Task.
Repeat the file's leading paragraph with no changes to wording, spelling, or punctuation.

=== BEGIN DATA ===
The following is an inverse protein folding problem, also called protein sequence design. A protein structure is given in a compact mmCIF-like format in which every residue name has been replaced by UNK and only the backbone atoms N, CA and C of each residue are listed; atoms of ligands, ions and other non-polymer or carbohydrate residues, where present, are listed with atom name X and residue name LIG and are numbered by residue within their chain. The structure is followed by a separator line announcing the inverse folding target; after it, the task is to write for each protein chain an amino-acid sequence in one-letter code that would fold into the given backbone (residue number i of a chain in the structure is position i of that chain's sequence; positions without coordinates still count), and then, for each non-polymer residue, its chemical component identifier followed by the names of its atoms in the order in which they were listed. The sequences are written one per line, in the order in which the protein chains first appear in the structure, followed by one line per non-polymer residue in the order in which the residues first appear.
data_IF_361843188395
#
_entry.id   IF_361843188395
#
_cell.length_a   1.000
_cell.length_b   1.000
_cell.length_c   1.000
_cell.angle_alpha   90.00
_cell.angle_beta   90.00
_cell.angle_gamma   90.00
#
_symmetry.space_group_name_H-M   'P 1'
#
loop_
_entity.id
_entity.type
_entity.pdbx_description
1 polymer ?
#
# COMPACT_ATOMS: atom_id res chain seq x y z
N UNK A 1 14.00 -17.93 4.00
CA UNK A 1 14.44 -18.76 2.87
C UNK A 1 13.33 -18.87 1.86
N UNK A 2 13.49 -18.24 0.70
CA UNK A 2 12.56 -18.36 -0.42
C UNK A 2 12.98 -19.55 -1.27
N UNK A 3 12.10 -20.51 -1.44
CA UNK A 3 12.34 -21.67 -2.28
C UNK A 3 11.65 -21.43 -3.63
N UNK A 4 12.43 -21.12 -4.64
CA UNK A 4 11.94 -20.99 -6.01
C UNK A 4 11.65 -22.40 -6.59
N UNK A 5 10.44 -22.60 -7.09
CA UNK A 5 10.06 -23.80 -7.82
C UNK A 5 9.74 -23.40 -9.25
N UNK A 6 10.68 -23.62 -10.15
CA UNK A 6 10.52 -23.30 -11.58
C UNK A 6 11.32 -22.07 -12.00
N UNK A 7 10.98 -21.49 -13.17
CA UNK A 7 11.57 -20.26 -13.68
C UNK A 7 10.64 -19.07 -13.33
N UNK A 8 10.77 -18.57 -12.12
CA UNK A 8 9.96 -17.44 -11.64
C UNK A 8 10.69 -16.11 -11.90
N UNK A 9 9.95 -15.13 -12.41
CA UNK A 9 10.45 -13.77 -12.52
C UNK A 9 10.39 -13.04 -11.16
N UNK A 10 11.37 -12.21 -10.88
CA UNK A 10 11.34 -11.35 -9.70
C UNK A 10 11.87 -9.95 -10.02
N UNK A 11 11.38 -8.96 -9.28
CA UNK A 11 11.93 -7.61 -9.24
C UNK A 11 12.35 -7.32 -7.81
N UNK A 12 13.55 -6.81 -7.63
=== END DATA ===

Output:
The following is an inverse protein folding problem, also called protein sequence design. A protein structure is given in a compact mmCIF-like format in which every residue name has been replaced by UNK and only the backbone atoms N, CA and C of each residue are listed; atoms of ligands, ions and other non-polymer or carbohydrate residues, where present, are listed with atom name X and residue name LIG and are numbered by residue within their chain. The structure is followed by a separator line announcing the inverse folding target; after it, the task is to write for each protein chain an amino-acid sequence in one-letter code that would fold into the given backbone (residue number i of a chain in the structure is position i of that chain's sequence; positions without coordinates still count), and then, for each non-polymer residue, its chemical component identifier followed by the names of its atoms in the order in which they were listed. The sequences are written one per line, in the order in which the protein chains first appear in the structure, followed by one line per non-polymer residue in the order in which the residues first appear.